In this, the homeland from whence these immigrants have come is idealized as argued in the book, Imaginary Homelands in which author, Salman Rushdie takes a critical look at the nostalgia with which Indian ex-pats look back at his, Mehta’s, and my heritage land. For those of us who gaze east as we may be bound to do, “our physical alienation from India,” writes Rushdie, “almost inevitably means that we will not be capable of reclaiming precisely the thing that was lost; that we will, in short, create fictions, not actual cities or villages, but invisible ones, imaginary homelands, Indias of the mind.”
It is perilous sometimes to write about a place that we knew at a point in time. When writing Midnight’s Children, Rushdie’s solution to an inevitably faulty recollection of Bombay was to make his narrator, Saleem, suspect.
“I was constantly plagued by this problem,” writes Rushdie, “until I felt obliged to face it in the text, to make clear that (in spite of my original and I suppose somewhat Proustian ambition to unlock the gates of lost time so that the past reappeared as it actually had been, unaffected by the distortions of memory) what I was actually doing was a novel of memory and about memory, so that my India was just that: ‘my’ India, a version and no more than one version of all the hundreds of millions of possible versions. I tried to make it as imaginatively true as I could, but imaginative truth is simultaneously honourable and suspect, and I knew that my India may only have been one to which I (who am no longer what I was, and who by quitting Bombay never became what perhaps I was meant to be) was, let us say, willing to admit I belonged.”
My father’s sense of belonging to India resulted in his refusal to take Canadian Citizenship until 13 years after immigrating (nearly 25 years since leaving India), the notion of ‘return’ perennially looming on the horizon. He had even been offered an associate professorship at the prestigious Indian Institute of Management, Bangalore, during the formative years of the institution. I recall the day he returned from Bangalore from an exploratory trip to our ratty townhome in Ottawa, whereupon instead of handing me some kind of gift from his trip, he proudly slid across our dinner table, a brochure of the new school I was to attend there: Bishop Cotton Boys school.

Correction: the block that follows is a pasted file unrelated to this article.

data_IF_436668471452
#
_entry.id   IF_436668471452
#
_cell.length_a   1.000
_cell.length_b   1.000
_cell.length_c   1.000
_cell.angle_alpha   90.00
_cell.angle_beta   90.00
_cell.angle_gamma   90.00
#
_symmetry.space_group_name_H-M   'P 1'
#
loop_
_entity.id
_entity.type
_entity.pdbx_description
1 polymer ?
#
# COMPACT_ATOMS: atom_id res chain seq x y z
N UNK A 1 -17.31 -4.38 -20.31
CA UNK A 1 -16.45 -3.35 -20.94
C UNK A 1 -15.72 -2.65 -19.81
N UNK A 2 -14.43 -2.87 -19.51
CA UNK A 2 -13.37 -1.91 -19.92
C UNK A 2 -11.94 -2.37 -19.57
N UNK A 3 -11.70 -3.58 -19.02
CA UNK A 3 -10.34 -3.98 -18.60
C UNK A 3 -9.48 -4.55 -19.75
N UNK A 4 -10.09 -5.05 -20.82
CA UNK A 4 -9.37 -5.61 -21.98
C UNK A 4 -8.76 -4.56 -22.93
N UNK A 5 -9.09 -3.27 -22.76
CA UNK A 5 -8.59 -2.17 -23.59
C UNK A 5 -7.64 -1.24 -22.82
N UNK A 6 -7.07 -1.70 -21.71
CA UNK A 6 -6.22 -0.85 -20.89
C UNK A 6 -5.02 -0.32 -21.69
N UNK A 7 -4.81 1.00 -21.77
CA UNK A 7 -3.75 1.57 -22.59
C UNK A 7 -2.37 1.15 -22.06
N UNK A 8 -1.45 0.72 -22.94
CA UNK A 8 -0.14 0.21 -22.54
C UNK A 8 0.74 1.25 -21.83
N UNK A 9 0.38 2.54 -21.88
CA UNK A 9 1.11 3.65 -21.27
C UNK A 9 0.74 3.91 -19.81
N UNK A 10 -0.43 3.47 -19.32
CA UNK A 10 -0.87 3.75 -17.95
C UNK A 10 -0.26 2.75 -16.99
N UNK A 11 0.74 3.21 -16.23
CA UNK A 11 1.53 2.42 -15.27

With flashbacks of filth, beggars, and gigantic cockroaches on previous trips to India etched into my memory, waves of anxiety began to ripple through me as my parents discussed how Bangalore was THE place to establish a life in India. My mother had mentioned how she could get back into academia, herself, noting that her fellow Ph.D. contemporaries circa the period prior to her departure for the UK, had garnered ‘big posts’ at universities in West Bengal. Still, we had many things her ‘big posted’ friends didn’t: a car, a fridge, telephones, two TVs, access to a swimming pool and tennis courts – and, more importantly, a good amount of savings that had been put aside to make a down payment on a house. We would have been moving to pre-liberalization India in which Soviet-style socialist restrictions on consumer goods existed, and only one type of automobile was available (The Ambassador, which looked like it belonged to the bygone era of the ‘50s).
Despite protestations from my father that she’d have a battalion of servants (including a North Indian cook) to do all the housework, my mother needed to more give up her Western comforts – and this came in the demand for full tenured professorship for my father. That it became such a sticking point for her indicates to me that probably, on some level, she didn’t want to move back. After all, returning was my father’s dream more than anyone else’s. Ultimately, this new demand of IIM’s eminent founder and director, Dr. N.S. Iyer Ramaswamy who tried in earnest to convince my father that advancement would surely come in due course, became a deal-breaker – and we ended up staying put much to my delight!
In Mehta’s case, he writes that he and his community whose origins are Gujarati, even those who’ve grown up in Africa or the UK and never been to the state, contain the soil within them, whether it is in use of language, choice of food or celebration of culture. As such, they feel no need to make the ‘return.’ As much as possible, they create a sense of ‘Gujarati-ness’ (if it is permissible to bandy about such a term) around them wherever they go.